1 a : a room or closet where clothes are kept
b : a receptacle for clothes
c : a large trunk in which clothes may be hung upright
2 a : a collection of wearing apparel (as of one person or for one activity)
b : a collection of stage costumes and accessories
3 : the department of a royal or noble household entrusted with the care of wearing apparel, jewels, and personal articles
Did You Know?
There is a lot of word history packed into "wardrobe." The word was borrowed by Middle-English speakers from a variant of Anglo-French "garderobe." A combination of "garder" and "robe," "garderobe" itself has been borrowed into English as a synonym of "wardrobe." If the roots of "garderobe" look familiar, it is because they are the source of a number of different English words. "Garder" has given us the English verbs "guard" and "ward." And "robe," of course, is the source of the English "robe" and shares its own origins with the English verbs "rob" and "reave" (a synonym of "plunder"). If this connection seems odd, it might help to know that "robe" can be traced back to the Old High German words "rauba," meaning "booty," "spoils," or "looted clothing."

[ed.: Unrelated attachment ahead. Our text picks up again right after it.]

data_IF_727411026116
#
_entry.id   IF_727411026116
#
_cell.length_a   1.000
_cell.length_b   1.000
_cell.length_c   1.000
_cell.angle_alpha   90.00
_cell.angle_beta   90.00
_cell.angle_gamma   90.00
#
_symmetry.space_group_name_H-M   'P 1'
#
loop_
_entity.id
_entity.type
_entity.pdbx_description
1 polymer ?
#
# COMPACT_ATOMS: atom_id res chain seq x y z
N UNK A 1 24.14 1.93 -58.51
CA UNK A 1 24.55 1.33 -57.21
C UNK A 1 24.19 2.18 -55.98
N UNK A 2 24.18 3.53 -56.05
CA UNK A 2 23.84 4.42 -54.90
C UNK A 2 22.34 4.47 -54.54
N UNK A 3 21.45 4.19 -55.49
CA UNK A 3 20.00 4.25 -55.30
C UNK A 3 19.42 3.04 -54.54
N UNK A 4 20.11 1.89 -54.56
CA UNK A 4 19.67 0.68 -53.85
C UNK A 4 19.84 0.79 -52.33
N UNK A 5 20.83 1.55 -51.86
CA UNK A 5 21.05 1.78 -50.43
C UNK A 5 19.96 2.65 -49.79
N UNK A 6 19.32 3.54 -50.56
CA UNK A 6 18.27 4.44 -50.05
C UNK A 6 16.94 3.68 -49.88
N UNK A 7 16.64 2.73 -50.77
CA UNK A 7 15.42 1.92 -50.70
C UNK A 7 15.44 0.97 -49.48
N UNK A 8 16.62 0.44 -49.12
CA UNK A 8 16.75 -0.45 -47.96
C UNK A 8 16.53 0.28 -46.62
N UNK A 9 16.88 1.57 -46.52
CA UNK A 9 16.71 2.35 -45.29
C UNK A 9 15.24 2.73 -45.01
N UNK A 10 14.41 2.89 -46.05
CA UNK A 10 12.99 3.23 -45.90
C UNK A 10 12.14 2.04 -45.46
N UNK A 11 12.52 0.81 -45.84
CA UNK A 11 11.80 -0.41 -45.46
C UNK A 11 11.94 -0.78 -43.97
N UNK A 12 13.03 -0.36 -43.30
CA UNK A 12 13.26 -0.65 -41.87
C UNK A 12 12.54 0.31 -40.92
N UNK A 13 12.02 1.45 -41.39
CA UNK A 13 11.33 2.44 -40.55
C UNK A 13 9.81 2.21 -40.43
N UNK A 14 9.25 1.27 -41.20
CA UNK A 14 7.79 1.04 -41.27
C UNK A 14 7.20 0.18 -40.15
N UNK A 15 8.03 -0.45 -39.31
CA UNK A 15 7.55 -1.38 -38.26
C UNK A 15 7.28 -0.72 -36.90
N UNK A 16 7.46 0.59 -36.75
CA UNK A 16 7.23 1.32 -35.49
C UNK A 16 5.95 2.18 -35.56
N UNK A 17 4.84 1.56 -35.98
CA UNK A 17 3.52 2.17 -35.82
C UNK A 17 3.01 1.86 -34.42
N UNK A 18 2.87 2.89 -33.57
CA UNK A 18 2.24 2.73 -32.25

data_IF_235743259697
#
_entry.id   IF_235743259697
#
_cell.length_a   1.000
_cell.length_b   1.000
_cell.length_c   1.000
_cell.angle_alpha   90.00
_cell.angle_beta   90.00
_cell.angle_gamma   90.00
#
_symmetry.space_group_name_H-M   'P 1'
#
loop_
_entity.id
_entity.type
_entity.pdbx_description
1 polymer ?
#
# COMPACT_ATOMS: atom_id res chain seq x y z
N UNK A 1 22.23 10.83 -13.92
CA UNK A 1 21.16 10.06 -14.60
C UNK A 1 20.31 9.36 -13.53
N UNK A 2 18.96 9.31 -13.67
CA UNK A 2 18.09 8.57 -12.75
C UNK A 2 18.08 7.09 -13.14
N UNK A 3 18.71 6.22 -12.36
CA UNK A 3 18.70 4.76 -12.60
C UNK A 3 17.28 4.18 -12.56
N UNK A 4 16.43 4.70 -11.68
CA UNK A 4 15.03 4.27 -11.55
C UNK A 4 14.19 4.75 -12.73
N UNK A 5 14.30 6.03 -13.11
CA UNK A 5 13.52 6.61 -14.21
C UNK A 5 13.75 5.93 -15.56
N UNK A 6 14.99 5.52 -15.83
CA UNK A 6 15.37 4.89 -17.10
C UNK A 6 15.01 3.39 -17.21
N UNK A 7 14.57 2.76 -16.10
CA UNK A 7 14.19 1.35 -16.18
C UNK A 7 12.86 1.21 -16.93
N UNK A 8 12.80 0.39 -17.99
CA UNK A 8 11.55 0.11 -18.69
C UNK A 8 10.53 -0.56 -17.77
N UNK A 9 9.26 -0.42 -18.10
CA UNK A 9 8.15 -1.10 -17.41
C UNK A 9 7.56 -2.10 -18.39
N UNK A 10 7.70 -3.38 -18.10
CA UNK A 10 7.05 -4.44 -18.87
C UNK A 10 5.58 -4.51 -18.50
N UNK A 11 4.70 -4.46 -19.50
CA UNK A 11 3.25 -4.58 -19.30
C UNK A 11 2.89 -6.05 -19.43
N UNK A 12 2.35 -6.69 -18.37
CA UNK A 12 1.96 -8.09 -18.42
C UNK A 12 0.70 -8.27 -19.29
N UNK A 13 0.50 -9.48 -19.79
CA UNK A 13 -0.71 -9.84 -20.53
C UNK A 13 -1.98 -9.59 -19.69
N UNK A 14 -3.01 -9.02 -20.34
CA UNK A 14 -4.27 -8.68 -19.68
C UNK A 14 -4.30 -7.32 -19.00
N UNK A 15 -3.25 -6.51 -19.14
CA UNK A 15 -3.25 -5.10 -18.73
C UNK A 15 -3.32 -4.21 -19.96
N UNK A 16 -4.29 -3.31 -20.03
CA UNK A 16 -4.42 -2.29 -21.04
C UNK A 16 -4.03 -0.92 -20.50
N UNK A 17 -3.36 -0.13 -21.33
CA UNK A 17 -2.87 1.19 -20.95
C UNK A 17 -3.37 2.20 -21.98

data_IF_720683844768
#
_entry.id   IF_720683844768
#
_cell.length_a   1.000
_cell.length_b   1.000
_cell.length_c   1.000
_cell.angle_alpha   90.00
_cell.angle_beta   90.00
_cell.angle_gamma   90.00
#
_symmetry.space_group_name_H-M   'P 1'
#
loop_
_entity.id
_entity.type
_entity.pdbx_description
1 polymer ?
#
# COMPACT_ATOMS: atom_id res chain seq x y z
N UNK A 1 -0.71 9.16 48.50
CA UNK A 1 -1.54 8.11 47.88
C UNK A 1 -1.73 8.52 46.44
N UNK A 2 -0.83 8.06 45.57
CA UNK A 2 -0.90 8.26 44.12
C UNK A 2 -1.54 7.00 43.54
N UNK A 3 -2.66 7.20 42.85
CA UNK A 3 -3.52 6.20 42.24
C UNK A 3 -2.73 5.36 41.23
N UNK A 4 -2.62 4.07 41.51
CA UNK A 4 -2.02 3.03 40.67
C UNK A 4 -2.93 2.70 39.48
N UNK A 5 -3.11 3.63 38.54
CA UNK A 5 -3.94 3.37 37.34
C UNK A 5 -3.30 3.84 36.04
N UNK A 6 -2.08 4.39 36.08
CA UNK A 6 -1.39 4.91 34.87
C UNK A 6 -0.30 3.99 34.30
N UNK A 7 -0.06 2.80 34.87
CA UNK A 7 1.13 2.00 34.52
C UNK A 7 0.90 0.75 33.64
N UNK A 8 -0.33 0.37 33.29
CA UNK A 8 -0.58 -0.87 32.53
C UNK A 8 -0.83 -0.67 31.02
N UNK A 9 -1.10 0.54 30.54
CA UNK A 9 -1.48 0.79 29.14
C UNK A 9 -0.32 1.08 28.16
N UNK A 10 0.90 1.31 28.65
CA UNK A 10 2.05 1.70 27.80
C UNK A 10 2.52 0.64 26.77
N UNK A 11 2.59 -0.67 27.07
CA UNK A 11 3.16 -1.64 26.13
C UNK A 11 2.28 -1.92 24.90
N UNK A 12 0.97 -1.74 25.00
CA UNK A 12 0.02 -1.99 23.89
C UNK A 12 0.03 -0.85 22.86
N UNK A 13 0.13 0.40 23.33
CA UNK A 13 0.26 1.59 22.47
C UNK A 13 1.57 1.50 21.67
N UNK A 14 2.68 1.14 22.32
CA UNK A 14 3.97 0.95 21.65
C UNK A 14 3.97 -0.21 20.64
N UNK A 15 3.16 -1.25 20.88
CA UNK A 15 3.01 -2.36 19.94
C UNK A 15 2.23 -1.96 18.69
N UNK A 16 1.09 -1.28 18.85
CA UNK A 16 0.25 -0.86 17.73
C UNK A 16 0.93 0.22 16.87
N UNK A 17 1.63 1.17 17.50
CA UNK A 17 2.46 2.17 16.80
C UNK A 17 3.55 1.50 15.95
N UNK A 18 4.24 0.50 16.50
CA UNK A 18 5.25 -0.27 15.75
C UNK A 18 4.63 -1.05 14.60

Over the years, Sandra has managed to acquire a large and varied wardrobe.
"The blazer is the easiest thing in fall to incorporate into your wardrobe. One good blazer can go well with a dress, pretty blouse or even be used as part of a suit." -- From an article by Tracy Jones in the Florida Times-Union, August 9, 2011
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